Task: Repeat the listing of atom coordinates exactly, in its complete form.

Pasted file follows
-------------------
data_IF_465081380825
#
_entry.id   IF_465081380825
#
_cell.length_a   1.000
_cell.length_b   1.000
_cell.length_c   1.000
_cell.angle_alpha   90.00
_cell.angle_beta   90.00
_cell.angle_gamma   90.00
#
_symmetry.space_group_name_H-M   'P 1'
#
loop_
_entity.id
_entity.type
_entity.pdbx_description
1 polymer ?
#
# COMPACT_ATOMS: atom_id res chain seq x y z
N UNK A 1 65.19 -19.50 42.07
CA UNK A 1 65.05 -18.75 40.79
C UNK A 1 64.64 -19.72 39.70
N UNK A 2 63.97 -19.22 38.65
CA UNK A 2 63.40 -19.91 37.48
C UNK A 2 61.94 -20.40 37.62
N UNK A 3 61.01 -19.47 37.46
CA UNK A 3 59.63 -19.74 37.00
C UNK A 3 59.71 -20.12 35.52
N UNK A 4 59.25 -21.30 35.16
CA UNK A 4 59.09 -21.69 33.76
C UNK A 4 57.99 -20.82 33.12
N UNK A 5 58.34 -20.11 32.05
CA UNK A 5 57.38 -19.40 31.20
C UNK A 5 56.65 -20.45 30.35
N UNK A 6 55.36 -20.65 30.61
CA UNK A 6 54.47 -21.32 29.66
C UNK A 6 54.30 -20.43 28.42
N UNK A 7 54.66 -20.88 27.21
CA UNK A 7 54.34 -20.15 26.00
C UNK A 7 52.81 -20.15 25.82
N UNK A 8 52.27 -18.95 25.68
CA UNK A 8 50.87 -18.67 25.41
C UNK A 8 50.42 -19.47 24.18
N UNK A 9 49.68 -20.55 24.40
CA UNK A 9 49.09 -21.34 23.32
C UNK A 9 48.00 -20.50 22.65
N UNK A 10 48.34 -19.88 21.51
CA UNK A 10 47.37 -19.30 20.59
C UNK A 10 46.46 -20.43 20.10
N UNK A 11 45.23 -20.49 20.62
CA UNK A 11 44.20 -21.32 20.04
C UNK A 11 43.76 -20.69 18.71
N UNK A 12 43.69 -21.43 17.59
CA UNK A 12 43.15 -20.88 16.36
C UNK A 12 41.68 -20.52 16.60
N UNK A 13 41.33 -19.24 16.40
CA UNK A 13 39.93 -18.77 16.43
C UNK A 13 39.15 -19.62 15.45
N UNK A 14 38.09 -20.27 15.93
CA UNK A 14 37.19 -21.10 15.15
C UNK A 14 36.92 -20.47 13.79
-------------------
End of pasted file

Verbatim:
data_IF_465081380825
#
_entry.id   IF_465081380825
#
_cell.length_a   1.000
_cell.length_b   1.000
_cell.length_c   1.000
_cell.angle_alpha   90.00
_cell.angle_beta   90.00
_cell.angle_gamma   90.00
#
_symmetry.space_group_name_H-M   'P 1'
#
loop_
_entity.id
_entity.type
_entity.pdbx_description
1 polymer ?
#
# COMPACT_ATOMS: atom_id res chain seq x y z
N UNK A 1 65.19 -19.50 42.07
CA UNK A 1 65.05 -18.75 40.79
C UNK A 1 64.64 -19.72 39.70
N UNK A 2 63.97 -19.22 38.65
CA UNK A 2 63.40 -19.91 37.48
C UNK A 2 61.94 -20.40 37.62
N UNK A 3 61.01 -19.47 37.46
CA UNK A 3 59.63 -19.74 37.00
C UNK A 3 59.71 -20.12 35.52
N UNK A 4 59.25 -21.30 35.16
CA UNK A 4 59.09 -21.69 33.76
C UNK A 4 57.99 -20.82 33.12
N UNK A 5 58.34 -20.11 32.05
CA UNK A 5 57.38 -19.40 31.20
C UNK A 5 56.65 -20.45 30.35
N UNK A 6 55.36 -20.65 30.61
CA UNK A 6 54.47 -21.32 29.66
C UNK A 6 54.30 -20.43 28.42
N UNK A 7 54.66 -20.88 27.21
CA UNK A 7 54.34 -20.15 26.00
C UNK A 7 52.81 -20.15 25.82
N UNK A 8 52.27 -18.95 25.68
CA UNK A 8 50.87 -18.67 25.41
C UNK A 8 50.42 -19.47 24.18
N UNK A 9 49.68 -20.55 24.40
CA UNK A 9 49.09 -21.34 23.32
C UNK A 9 48.00 -20.50 22.65
N UNK A 10 48.34 -19.88 21.51
CA UNK A 10 47.37 -19.30 20.59
C UNK A 10 46.46 -20.43 20.10
N UNK A 11 45.23 -20.49 20.62
CA UNK A 11 44.20 -21.32 20.04
C UNK A 11 43.76 -20.69 18.71
N UNK A 12 43.69 -21.43 17.59
CA UNK A 12 43.15 -20.88 16.36
C UNK A 12 41.68 -20.52 16.60
N UNK A 13 41.33 -19.24 16.40
CA UNK A 13 39.93 -18.77 16.43
C UNK A 13 39.15 -19.62 15.45
N UNK A 14 38.09 -20.27 15.93
CA UNK A 14 37.19 -21.10 15.15
C UNK A 14 36.92 -20.47 13.79